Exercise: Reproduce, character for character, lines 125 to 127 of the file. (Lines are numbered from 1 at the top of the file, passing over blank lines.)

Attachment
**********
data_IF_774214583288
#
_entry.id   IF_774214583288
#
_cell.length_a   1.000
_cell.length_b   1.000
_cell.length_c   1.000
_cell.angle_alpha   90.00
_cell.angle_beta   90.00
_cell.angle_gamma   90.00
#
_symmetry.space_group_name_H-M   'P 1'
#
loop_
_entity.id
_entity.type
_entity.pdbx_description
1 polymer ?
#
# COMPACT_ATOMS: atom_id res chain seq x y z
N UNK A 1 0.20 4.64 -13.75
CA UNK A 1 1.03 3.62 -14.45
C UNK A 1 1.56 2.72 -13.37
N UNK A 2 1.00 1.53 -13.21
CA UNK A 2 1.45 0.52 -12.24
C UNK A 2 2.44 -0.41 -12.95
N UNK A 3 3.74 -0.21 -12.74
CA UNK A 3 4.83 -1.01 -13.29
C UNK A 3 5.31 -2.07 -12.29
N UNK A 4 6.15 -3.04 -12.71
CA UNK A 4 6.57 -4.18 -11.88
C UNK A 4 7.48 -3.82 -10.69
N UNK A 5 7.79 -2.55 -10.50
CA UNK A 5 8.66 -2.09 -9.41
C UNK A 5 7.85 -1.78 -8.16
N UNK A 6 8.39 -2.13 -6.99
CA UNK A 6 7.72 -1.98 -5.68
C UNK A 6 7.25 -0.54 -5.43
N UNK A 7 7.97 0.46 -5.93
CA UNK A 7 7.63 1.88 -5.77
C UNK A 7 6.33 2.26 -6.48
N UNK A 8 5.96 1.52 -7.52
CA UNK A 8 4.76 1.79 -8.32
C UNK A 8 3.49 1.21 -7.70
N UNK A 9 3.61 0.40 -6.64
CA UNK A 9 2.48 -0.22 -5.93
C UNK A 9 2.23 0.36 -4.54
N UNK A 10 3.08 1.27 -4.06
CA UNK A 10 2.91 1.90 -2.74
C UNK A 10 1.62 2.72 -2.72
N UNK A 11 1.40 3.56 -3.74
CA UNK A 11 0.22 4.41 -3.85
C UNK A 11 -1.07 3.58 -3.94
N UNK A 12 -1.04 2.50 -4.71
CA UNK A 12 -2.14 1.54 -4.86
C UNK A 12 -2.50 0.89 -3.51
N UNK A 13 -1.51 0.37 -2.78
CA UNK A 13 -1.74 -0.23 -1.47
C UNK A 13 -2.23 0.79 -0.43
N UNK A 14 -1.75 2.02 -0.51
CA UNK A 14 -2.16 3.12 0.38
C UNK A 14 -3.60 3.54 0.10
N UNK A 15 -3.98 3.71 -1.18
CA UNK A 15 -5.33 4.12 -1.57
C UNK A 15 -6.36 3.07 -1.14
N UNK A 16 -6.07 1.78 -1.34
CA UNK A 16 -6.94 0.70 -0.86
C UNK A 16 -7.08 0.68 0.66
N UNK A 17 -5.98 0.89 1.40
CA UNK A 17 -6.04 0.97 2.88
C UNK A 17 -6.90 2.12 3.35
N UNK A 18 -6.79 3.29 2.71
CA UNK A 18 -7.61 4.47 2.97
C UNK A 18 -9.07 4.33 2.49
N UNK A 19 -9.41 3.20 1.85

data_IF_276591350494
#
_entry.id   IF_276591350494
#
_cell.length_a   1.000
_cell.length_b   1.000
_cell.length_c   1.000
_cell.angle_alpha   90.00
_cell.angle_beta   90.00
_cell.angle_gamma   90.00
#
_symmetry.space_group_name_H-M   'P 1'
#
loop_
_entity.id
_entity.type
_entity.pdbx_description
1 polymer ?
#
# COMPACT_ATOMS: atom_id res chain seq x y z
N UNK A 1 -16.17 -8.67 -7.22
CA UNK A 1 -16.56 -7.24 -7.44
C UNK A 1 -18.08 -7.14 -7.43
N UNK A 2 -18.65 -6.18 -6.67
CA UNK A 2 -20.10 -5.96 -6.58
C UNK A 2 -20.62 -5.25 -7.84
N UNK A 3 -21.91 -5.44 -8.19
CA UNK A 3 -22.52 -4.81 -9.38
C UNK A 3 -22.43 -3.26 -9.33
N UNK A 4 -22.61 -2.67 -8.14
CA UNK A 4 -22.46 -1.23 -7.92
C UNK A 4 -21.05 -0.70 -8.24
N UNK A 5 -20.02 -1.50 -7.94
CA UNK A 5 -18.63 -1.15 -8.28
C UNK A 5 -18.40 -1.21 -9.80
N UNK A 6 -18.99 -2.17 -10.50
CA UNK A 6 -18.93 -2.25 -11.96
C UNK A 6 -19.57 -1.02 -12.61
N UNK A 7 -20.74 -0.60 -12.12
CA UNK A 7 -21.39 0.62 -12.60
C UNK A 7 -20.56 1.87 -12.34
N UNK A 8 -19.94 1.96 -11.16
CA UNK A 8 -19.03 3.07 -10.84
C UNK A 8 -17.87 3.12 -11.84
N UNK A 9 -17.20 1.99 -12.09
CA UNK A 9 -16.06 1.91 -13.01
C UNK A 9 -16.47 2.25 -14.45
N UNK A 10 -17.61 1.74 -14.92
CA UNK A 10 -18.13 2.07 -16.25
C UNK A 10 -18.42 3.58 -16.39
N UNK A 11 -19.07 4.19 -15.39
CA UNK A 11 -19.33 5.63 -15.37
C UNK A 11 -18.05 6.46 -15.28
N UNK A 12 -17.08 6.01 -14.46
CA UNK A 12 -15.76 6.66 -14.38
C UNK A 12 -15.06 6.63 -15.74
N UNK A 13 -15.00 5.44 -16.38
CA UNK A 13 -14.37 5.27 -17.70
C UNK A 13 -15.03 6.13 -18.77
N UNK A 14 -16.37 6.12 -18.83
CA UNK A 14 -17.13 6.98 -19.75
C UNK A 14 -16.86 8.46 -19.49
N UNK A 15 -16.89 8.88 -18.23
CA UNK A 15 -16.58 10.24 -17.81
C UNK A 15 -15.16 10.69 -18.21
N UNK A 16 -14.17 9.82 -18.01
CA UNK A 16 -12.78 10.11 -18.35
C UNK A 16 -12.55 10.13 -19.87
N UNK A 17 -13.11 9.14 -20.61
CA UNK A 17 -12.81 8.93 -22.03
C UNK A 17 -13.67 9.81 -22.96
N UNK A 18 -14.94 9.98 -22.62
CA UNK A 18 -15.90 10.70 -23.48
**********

C UNK A 10 -18.42 3.58 -16.39
N UNK A 11 -19.07 4.19 -15.39
CA UNK A 11 -19.33 5.63 -15.37